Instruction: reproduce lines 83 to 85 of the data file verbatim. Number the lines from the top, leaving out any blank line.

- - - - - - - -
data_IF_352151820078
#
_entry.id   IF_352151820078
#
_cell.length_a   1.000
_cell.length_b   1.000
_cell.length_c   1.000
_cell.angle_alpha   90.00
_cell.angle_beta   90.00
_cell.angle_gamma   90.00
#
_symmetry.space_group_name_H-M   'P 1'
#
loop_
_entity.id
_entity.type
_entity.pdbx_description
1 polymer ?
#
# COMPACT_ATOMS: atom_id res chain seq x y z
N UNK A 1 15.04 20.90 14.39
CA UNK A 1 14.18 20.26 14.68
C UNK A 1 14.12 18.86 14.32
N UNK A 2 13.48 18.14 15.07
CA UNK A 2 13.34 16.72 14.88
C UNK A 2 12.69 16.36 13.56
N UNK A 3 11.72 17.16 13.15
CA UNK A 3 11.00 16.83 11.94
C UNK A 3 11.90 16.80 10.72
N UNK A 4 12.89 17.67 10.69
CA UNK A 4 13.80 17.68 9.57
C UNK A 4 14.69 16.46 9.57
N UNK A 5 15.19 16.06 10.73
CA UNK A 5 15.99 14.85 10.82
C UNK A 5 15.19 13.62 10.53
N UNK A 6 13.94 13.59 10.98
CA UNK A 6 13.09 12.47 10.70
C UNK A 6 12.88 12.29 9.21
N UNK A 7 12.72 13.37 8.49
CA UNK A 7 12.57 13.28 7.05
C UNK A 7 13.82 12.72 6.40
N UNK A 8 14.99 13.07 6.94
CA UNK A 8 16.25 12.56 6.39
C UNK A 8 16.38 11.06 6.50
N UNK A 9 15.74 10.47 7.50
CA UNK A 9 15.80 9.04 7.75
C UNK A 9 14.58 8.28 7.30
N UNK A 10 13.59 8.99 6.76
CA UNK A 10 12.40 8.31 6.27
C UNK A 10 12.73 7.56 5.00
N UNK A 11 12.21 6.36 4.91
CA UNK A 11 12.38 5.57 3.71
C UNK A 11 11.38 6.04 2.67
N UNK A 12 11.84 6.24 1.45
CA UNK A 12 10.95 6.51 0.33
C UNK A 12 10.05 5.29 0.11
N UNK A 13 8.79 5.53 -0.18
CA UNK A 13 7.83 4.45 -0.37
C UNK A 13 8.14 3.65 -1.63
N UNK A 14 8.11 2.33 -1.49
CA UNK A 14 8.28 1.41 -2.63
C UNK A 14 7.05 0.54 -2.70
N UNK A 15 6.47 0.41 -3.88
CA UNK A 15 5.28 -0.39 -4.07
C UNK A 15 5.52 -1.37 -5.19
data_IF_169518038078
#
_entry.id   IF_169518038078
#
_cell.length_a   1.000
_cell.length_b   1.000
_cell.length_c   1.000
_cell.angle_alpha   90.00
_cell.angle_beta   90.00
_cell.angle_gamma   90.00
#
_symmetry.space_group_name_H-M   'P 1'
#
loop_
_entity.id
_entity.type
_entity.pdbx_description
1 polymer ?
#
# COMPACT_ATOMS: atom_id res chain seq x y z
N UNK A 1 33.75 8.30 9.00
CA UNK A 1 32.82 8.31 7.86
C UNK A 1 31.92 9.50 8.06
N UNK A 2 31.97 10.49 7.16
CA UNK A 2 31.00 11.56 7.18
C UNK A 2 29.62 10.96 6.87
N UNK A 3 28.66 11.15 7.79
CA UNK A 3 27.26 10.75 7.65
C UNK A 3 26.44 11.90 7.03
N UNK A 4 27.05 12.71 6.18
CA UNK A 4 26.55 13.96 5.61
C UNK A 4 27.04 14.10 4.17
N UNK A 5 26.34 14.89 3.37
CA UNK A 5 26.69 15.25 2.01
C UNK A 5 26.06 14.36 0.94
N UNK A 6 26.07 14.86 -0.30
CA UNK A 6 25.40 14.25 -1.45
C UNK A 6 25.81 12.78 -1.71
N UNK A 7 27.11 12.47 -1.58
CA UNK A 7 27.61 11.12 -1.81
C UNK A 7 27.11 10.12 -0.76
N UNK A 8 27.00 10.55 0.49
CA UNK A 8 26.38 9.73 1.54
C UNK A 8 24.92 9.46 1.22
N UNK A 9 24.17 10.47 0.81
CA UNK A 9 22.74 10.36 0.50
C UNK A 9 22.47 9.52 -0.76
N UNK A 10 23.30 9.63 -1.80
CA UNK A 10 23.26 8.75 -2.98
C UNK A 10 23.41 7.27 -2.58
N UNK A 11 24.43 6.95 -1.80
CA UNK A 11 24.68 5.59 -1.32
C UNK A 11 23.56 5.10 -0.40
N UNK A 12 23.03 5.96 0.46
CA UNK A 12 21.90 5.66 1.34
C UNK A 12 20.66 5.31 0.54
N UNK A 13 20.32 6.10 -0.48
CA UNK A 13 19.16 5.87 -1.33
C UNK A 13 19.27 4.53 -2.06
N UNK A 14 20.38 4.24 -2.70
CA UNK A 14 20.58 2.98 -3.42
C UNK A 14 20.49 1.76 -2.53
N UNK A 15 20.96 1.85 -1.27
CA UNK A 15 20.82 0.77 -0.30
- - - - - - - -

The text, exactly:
1 polymer ?
#
# COMPACT_ATOMS: atom_id res chain seq x y z